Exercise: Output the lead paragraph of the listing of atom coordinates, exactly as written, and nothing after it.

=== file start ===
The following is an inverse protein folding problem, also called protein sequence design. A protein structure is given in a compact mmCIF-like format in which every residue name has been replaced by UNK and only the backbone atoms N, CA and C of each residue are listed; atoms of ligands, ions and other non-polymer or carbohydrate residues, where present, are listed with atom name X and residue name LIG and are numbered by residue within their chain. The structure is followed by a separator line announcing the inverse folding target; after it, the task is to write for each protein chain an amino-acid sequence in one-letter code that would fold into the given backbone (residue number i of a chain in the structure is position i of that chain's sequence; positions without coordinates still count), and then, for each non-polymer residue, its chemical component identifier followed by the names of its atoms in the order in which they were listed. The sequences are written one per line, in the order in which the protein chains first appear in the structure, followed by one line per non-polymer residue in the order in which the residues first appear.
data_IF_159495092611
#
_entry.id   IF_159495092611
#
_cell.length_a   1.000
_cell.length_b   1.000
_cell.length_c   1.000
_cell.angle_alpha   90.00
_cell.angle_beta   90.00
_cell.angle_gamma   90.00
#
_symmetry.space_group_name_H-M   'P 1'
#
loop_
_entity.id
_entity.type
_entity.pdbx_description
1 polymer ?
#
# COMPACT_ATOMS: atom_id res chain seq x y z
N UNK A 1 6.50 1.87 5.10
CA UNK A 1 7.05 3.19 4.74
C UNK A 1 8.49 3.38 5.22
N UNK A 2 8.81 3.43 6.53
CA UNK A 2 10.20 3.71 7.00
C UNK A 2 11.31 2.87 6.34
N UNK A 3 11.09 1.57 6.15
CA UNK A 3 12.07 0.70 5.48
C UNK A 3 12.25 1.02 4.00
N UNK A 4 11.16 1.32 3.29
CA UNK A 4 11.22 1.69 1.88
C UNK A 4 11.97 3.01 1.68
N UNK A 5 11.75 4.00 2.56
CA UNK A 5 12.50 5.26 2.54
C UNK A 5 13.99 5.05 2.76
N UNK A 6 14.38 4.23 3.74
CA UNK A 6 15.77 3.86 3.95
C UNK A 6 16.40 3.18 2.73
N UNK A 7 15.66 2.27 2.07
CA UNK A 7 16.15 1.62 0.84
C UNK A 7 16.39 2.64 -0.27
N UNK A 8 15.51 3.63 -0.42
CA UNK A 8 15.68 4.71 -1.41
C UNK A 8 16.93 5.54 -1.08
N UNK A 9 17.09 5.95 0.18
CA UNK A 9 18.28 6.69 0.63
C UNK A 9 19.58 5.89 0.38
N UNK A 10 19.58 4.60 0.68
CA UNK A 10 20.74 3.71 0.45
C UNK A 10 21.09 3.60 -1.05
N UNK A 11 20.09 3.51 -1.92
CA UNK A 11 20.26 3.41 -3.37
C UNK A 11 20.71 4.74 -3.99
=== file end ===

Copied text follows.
The following is an inverse protein folding problem, also called protein sequence design. A protein structure is given in a compact mmCIF-like format in which every residue name has been replaced by UNK and only the backbone atoms N, CA and C of each residue are listed; atoms of ligands, ions and other non-polymer or carbohydrate residues, where present, are listed with atom name X and residue name LIG and are numbered by residue within their chain. The structure is followed by a separator line announcing the inverse folding target; after it, the task is to write for each protein chain an amino-acid sequence in one-letter code that would fold into the given backbone (residue number i of a chain in the structure is position i of that chain's sequence; positions without coordinates still count), and then, for each non-polymer residue, its chemical component identifier followed by the names of its atoms in the order in which they were listed. The sequences are written one per line, in the order in which the protein chains first appear in the structure, followed by one line per non-polymer residue in the order in which the residues first appear.